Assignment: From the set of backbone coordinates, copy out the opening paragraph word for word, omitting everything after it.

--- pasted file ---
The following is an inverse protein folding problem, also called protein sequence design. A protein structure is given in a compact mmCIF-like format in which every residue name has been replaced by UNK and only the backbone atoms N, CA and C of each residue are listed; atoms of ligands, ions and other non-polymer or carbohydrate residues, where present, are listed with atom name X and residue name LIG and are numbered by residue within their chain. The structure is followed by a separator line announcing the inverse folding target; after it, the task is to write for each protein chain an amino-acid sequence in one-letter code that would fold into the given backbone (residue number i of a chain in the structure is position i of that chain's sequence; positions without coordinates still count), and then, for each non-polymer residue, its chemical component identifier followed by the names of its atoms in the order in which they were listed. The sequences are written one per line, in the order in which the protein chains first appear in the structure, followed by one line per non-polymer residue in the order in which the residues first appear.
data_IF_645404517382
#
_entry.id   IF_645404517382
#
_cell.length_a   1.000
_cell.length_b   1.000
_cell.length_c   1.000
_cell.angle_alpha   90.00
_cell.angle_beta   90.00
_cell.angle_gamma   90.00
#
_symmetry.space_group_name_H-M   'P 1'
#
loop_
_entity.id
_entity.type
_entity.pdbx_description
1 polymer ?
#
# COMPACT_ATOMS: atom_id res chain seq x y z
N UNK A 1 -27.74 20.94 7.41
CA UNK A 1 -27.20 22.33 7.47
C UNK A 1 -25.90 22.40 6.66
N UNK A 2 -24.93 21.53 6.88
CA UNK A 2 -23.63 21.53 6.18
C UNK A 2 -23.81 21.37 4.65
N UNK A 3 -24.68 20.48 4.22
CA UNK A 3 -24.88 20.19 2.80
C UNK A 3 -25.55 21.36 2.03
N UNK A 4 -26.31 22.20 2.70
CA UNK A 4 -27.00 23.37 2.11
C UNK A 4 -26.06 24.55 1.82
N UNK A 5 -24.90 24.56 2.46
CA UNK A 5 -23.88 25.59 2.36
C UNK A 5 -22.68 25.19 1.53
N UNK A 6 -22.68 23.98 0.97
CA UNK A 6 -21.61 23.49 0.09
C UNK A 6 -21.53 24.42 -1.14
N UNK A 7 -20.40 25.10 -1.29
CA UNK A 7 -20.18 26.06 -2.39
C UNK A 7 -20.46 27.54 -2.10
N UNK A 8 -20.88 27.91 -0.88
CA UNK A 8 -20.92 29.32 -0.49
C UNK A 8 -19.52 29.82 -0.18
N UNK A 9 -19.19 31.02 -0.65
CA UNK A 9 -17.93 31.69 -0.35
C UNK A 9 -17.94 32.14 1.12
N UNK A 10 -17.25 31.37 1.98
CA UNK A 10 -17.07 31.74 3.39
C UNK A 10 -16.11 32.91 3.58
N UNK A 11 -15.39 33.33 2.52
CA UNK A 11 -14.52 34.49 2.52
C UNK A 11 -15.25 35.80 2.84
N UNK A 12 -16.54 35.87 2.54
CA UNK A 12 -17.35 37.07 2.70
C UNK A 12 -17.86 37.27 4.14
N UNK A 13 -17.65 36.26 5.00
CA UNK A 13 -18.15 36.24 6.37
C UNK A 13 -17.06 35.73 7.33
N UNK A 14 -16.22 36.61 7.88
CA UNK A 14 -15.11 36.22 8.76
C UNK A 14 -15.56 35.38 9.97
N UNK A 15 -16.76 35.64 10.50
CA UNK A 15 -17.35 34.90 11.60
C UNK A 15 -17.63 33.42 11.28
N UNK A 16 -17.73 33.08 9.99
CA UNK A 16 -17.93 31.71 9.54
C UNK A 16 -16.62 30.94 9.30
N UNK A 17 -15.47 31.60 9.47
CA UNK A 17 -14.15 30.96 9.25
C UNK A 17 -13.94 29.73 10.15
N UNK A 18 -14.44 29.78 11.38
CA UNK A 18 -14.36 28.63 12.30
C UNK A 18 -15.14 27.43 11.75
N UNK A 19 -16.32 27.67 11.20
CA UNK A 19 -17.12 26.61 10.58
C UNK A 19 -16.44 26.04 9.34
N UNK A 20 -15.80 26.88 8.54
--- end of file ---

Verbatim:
The following is an inverse protein folding problem, also called protein sequence design. A protein structure is given in a compact mmCIF-like format in which every residue name has been replaced by UNK and only the backbone atoms N, CA and C of each residue are listed; atoms of ligands, ions and other non-polymer or carbohydrate residues, where present, are listed with atom name X and residue name LIG and are numbered by residue within their chain. The structure is followed by a separator line announcing the inverse folding target; after it, the task is to write for each protein chain an amino-acid sequence in one-letter code that would fold into the given backbone (residue number i of a chain in the structure is position i of that chain's sequence; positions without coordinates still count), and then, for each non-polymer residue, its chemical component identifier followed by the names of its atoms in the order in which they were listed. The sequences are written one per line, in the order in which the protein chains first appear in the structure, followed by one line per non-polymer residue in the order in which the residues first appear.